I was listening to a Game design podcast in the car this morning, the Game Design Round Table, and something was said that challenged my thinking around learning outcomes. A question was sent in by a podcast listener about victory in games, whether there are no victory or fuzzy victory options. At a certain point in the discussion one of the speakers said something along the lines of ‘sometimes the journey can be the outcome’. Needless to say that this immediately sparked some thoughts around learning for me.
As a strong advocate of Cathy Moore’s action mapping model, where you start by identifying a measurable goal/outcome for the learning materials you are about to design, it challenged me and actually helped overcome some hurdles on a current project.
The action mapping process helps you decide whether ‘training is the solution’. However, for my current project grasping a ‘measurable goal’ or ‘problem with a solution’ seems very hard and keeps ending up as a slightly vague ‘heightened awareness’ or ‘self-knowledge’ aim. Exactly those learning objective formulations that we instructional designers roll our eyes over, right? So here it goes: what would happen if you decide that your measurable outcome is actually something vague and – contradictio in terminis – an ‘unmeasurable’ outcome because you are talking about e.g. a change in a person’s internal feelings?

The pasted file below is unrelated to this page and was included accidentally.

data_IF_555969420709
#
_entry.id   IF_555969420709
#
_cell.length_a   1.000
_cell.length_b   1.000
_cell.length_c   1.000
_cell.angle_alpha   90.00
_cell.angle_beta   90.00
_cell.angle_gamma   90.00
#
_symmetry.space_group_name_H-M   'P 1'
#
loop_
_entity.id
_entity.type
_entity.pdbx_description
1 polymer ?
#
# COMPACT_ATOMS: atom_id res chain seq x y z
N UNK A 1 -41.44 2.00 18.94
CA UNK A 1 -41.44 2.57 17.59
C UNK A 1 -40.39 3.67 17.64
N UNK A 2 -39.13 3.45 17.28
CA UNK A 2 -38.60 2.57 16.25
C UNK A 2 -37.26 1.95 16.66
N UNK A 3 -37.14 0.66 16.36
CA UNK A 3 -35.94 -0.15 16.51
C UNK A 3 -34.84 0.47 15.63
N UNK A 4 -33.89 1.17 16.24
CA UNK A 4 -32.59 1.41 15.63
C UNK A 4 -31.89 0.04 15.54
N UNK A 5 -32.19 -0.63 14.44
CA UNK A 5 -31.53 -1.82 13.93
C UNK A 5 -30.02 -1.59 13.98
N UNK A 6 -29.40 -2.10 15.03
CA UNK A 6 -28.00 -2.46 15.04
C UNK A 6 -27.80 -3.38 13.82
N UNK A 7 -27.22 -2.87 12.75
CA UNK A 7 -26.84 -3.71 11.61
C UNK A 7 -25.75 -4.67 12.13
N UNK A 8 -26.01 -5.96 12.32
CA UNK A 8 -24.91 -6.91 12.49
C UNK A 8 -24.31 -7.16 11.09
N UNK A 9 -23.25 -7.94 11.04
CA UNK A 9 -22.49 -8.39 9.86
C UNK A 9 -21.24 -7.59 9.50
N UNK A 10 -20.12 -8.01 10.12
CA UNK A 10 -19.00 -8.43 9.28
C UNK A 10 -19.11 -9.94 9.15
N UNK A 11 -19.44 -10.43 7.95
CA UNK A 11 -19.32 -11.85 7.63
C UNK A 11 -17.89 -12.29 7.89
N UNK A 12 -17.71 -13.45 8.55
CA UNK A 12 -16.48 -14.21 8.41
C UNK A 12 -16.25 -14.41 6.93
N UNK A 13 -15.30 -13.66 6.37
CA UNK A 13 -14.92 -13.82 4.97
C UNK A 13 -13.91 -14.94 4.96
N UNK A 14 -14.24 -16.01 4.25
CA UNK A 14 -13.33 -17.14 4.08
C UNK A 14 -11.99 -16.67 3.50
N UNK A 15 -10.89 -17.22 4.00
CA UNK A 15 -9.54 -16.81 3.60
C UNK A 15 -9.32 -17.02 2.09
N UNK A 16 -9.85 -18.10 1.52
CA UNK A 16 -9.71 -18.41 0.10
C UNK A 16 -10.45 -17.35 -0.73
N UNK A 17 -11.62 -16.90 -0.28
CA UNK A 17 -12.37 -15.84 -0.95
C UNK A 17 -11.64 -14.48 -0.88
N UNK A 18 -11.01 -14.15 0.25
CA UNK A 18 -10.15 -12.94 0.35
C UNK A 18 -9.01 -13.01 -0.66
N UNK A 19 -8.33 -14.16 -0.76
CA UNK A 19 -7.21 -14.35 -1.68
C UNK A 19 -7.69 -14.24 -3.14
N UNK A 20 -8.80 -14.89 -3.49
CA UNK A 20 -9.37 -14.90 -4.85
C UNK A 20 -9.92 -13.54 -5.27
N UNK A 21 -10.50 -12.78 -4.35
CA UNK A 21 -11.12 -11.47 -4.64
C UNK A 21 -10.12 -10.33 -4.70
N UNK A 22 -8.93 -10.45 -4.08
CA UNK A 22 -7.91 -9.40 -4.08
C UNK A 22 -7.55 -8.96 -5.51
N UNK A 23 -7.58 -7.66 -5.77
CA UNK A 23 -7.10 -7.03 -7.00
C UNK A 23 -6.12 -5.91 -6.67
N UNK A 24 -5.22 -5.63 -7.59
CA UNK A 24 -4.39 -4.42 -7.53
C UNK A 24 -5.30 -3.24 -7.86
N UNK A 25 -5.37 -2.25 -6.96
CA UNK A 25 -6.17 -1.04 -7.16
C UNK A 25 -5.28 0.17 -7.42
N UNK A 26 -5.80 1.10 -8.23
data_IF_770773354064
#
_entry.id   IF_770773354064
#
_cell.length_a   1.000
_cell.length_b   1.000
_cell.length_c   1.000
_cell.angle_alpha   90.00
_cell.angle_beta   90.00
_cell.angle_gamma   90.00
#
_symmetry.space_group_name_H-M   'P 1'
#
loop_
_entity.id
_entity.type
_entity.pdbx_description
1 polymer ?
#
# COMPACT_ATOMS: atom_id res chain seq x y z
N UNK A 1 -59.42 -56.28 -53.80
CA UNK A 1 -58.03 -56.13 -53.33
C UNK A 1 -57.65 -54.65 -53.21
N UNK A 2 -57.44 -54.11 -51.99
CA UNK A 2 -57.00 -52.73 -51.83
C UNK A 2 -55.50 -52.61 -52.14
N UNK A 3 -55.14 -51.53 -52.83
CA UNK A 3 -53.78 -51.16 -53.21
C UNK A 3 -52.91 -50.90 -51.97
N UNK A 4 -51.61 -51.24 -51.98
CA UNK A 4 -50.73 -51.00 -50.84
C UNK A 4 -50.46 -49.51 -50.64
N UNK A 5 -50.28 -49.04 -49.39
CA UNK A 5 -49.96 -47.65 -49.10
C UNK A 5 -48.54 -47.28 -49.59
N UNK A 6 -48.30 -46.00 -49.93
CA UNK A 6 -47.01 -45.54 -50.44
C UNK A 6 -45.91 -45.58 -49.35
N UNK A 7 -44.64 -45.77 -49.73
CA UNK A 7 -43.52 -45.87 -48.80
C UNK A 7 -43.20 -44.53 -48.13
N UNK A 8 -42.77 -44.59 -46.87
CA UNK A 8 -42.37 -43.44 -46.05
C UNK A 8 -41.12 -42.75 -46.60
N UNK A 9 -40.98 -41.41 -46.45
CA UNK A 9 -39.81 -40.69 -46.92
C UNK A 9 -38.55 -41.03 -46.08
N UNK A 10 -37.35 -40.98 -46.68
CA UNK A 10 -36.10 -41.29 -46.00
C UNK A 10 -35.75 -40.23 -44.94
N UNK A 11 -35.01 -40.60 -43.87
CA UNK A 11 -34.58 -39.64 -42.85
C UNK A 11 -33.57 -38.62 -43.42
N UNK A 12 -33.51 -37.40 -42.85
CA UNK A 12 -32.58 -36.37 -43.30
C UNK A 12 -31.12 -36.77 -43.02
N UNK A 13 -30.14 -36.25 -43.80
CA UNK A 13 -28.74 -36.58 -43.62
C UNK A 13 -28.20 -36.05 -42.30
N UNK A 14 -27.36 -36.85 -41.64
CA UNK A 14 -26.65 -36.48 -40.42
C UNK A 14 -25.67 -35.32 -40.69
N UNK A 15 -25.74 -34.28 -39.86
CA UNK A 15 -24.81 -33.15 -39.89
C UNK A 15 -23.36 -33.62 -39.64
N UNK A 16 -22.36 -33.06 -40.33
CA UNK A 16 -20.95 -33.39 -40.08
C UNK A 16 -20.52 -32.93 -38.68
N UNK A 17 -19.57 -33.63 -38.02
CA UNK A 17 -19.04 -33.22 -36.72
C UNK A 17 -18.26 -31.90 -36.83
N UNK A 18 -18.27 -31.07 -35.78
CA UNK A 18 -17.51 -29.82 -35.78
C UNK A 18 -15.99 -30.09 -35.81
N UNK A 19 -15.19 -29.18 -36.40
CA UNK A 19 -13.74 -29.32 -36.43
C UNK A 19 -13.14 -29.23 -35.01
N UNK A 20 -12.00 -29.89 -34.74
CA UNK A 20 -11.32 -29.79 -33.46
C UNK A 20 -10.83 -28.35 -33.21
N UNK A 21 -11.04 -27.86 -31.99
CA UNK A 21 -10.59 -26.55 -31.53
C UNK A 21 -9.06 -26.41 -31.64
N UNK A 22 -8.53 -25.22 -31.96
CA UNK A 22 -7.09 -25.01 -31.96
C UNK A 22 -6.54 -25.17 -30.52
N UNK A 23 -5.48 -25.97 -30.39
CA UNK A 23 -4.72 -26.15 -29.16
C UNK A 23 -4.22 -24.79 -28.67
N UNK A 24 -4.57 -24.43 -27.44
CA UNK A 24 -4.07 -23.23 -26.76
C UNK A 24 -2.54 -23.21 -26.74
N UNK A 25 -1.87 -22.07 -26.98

As I do so often these days, I turn to games for the answer to my learning design challenges. The game design podcast members mentioned RPG’s, where people are not playing towards an end victory (even though there may be little victories along the way). They are on an ongoing journey of small achievements and changes in the playing persona, but there is no measurable end goal except the enjoyment and ‘usefulness’ of the journey for the character. Quite a lot of educational and serious games are also built on this journey as an outcome, for example Spent where your actions and decisions are leading you to awareness and understanding why people struggle financially. Brenda Romero’s TED talk Games for Understanding highlights this design approach in a very confronting way.
So how do we design learning experiences where the outcome is not the outcome, but the journey is the outcome? Where completing activities, seeing consequences of choices in scenarios and the reflections awakened are the actual ‘goal’? It is the learning world concept that came up in one of my previous blogs, where each activity, each video, each story, … contributes to a personal learning environment where a constant increase of knowledge and awareness is the outcome. Step away from slide-based thinking, modules, and LMS-based solutions. The learner moves around in a world of well-chosen and well-designed learning moments that will never be a complete solution because it is serving an unmeasurable goal. Learning worlds are the ‘solution’ to an internal learning process that can not be measured by the designer or SME – they can only see particles flying. The only one who can try to measure is the learner, because only they know whether they have moved closer to reaching an internal moveable target, their unmeasurable goal. What the learning designer does is provide good mini-designs (with a mini-goal) to help them along. For what it’s worth, this little philosophical rant has helped me be less afraid of a confronting a seemingly unmeasurable goal as a learning design challenge.